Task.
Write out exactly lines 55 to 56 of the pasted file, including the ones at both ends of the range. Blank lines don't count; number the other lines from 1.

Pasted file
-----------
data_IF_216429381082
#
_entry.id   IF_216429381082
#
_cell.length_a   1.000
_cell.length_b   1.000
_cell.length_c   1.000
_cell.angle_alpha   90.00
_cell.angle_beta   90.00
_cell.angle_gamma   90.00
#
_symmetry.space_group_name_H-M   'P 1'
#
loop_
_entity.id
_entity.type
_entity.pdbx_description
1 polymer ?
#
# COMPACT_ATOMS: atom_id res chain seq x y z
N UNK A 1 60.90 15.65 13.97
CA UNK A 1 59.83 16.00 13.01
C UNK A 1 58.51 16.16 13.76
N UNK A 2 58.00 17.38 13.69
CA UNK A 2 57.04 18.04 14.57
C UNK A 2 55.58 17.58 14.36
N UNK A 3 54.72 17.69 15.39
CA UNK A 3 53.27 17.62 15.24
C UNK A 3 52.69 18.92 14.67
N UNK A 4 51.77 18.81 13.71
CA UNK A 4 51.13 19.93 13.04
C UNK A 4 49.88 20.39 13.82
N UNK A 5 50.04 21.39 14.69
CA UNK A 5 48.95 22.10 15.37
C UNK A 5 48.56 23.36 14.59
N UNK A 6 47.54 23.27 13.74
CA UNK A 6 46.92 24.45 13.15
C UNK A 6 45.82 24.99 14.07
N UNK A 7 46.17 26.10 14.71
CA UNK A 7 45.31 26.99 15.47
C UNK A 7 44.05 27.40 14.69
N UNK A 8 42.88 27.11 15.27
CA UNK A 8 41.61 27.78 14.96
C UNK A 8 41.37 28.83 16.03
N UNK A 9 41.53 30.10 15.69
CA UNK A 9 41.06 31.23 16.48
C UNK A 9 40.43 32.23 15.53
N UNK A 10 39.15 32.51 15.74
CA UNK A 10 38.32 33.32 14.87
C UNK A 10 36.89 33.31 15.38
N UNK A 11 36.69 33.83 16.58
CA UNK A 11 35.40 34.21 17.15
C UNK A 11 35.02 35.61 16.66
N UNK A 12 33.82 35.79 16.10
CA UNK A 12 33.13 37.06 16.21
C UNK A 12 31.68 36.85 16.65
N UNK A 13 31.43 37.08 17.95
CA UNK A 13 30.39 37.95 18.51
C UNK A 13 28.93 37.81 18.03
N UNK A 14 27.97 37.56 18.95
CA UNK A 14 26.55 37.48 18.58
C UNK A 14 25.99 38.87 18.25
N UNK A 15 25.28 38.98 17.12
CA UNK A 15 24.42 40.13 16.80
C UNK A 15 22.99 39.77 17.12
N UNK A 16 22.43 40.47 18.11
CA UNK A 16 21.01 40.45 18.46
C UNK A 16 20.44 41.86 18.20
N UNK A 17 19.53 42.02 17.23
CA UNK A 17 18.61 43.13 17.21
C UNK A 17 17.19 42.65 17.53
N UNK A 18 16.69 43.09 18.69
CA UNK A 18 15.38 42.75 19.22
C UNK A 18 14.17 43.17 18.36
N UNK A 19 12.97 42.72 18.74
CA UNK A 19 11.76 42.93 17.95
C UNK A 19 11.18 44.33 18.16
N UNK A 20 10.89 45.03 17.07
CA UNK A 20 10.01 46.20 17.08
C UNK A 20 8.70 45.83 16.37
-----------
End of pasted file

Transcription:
CA UNK A 12 33.13 37.06 16.21
C UNK A 12 31.68 36.85 16.65